I read this doorstep of a novel during a long holiday in Maine, seduced by the 'Hall of Mirrors' Littell describes in his epic novel of the CIA. Covering the 1950's to 1990's, it's a tale of spies and counter-spies, of adventurers and idealists. Littell takes us from Berlin to the Bay of Pigs, from the Hungarian uprising to the collapse of the USSR, the slow penetration of the Agency by the KGB something like rising damp. The CIA itself becomes a de facto character, a simulacrum of the post-war Pax Americana - audacious and selfish, ruthless in its national interest. Star of the piece is James Angleton, the CIA's (real-life) witch-finder general. Arrogant, paranoid and brilliant, through him we witness Cold War paradoxes sending its soldiers insane. If you like proudly complex sagas that demand your attention, I dare-say you'll like this.



The Berlin Noir trilogy (Philip Kerr)


My favourite detective series, bar none. Bernie Gunther, Great War veteran, is variously a Private Eye, Alexanderplatz police detective, hotel sleuth (at the Adlon, Berlin's classiest), black-uniformed SA investigator and (finally) on-the-run war criminal (rubbing shoulders with Eichmann and Skorzeny in Argentina). Kerr's novels chart the rise and fall of the Third Reich, and the moral cesspit it became for those who served it. Bernie's unfortunate fate is to become the senior Nazis' investigator-of-choice, trying to solve crimes the least morally-compromised way possible. Why is this my favourite detective series of all time? Kerr's Berlin is so well-realised you can smell it. Bernie is a likeable anti-hero, a good man cursed to live in bad times. He sometimes gets the girl, the dialogue cracks like a Walther P-38 and the larger-than-life cast of Nazis are even more evil than you imagined. Highly, highly recommended. Kerr died in 2018 aged only 62, robbing us of one of our best thriller writers.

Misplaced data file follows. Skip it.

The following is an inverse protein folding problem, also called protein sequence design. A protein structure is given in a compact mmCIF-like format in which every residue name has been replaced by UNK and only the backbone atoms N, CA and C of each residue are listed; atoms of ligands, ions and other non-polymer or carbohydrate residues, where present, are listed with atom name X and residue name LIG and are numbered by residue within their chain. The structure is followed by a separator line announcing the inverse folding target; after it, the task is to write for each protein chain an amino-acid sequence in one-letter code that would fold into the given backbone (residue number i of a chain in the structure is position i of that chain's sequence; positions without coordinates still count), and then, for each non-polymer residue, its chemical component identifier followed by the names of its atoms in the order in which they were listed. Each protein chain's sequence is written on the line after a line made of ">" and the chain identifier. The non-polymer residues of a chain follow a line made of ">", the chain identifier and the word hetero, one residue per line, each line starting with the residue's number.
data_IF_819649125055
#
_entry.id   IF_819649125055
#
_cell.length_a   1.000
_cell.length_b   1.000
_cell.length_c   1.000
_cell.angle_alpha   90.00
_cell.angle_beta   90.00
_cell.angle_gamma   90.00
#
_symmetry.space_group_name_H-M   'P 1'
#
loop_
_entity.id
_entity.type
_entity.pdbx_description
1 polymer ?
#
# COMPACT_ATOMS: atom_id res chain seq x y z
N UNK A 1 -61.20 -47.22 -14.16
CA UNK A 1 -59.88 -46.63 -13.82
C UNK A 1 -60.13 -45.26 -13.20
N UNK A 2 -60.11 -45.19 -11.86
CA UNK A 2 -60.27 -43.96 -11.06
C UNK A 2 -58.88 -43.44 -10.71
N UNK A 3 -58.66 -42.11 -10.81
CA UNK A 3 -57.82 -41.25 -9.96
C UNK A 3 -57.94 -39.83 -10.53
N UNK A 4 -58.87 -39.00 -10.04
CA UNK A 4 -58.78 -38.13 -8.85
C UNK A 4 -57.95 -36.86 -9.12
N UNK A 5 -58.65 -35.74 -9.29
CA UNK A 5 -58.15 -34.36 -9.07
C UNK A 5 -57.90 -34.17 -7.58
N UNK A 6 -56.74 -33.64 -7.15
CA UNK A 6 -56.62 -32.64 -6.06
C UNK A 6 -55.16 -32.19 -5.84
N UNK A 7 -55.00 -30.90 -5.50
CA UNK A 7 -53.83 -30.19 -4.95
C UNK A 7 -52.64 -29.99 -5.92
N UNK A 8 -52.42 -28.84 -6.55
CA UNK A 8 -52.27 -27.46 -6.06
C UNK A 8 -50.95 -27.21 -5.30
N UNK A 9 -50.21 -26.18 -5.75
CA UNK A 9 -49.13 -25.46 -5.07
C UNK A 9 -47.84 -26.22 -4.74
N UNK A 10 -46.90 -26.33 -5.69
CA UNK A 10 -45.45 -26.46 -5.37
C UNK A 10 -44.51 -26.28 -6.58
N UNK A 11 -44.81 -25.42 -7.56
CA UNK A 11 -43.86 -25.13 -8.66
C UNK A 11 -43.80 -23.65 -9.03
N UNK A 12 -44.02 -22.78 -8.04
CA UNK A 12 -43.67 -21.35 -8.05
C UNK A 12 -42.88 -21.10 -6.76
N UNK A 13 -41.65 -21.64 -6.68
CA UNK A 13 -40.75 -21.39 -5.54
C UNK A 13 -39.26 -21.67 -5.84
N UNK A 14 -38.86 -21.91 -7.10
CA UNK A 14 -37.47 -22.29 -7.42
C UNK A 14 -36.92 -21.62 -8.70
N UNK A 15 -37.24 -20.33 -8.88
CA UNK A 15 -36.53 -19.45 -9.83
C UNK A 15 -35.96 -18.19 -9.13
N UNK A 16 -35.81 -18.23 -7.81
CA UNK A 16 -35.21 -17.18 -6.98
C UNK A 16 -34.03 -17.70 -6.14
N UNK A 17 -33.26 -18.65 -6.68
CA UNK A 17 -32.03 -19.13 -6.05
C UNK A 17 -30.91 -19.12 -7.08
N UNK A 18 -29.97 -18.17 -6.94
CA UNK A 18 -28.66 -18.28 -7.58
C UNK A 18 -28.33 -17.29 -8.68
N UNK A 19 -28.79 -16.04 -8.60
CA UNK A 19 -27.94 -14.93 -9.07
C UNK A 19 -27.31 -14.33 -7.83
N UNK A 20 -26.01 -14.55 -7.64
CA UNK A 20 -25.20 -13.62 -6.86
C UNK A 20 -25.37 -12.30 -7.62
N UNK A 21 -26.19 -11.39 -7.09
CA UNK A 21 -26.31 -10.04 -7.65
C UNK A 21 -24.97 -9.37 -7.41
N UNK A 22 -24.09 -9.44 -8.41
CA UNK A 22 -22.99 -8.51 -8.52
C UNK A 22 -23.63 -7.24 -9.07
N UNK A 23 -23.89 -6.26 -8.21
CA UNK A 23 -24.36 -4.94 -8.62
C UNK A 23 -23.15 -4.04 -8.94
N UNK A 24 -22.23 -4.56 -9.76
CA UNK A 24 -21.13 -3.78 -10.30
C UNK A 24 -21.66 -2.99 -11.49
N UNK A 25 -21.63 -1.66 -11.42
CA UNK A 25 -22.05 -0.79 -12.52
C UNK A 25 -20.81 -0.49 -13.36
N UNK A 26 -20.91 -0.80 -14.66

Gun Street Girl (Mark Timlin)


I pretty much chose 'The Turnaround' at random, because all Mark Timlin's thrillers are great, if not formulaic. But when the formula is this much fun, who cares? Our hero is disgraced ex-cop Nick Sharman, his manor south London (the proper south London - places like Tulse Hill and Woolwich), where he gets into scrapes with gangsters, hot chicks-in-peril and former Met colleagues (including the seedy DI Robber, who I'm sure I've met in real-life). All the while, Sharman cuts about wearing Paul Smith suits, drinks like Oliver Reed at a wake, eats lots of bang-bang chicken, has car chases in his E-Type Jag, enjoys threesomes with strippers and indulges in a heavy-duty firearms fetish. If this doesn't make you want to read these coke-dusted, booze-laced slices of London pulp, then I'm afraid I can't help you.




Fatherland (Robert Harris)


Another Nazis-win-the-war counterfactual, but Robert Harris is a particularly cerebral thriller writer and deserves your attention. 1964: SS detective Xavier March serves the victorious German Empire. The Beatles are mobbed in Hamburg and Joe Kennedy Snr. is President of the USA. He stumbles upon a conspiracy to keep the (now politically embarrassing) Holocaust secret. The book is a chase thriller, albeit one with a serious message about truth, guilt and the past. You see, you could call this 'Motherland' and set it in modern-day Russia - a totalitarian state that sanctioned mass murder, but was on the winning side. 'Fatherland' is about how governments try to cleanse themselves of sin by burying the truth. The ending is poignant yet sinister, police helicopters hovering over Auschwitz's hidden ruins, leaving you wondering what you would do in Xavier March's shoes.




Red Sparrow (Jason Matthews)


At the risk of sounding like a Hipster, I read this long before the Jennifer Lawrence movie was announced (haven't seen it yet). I was intrigued that a former career CIA agent like Matthews had written a novel, half-expecting a dry espionage procedural. Wow, was I wrong. Being the adventures of a headstrong young woman thrown in the deep end of the Russian Federation's SVR (foreign intelligence service), Red Sparrow is sexy, gritty, hawkish and fun. Part homage to the CIA's field agents, part dagger to Putin's heart, Matthews happily strides across the tricky fault-line between trope and cliché. The result is a classy, compelling thriller - the surveillance sequences are especially gripping, and will resonate with anyone who's ever set foot on a plot. Check out the old and bold surveillance team in Washington DC, they're a hoot.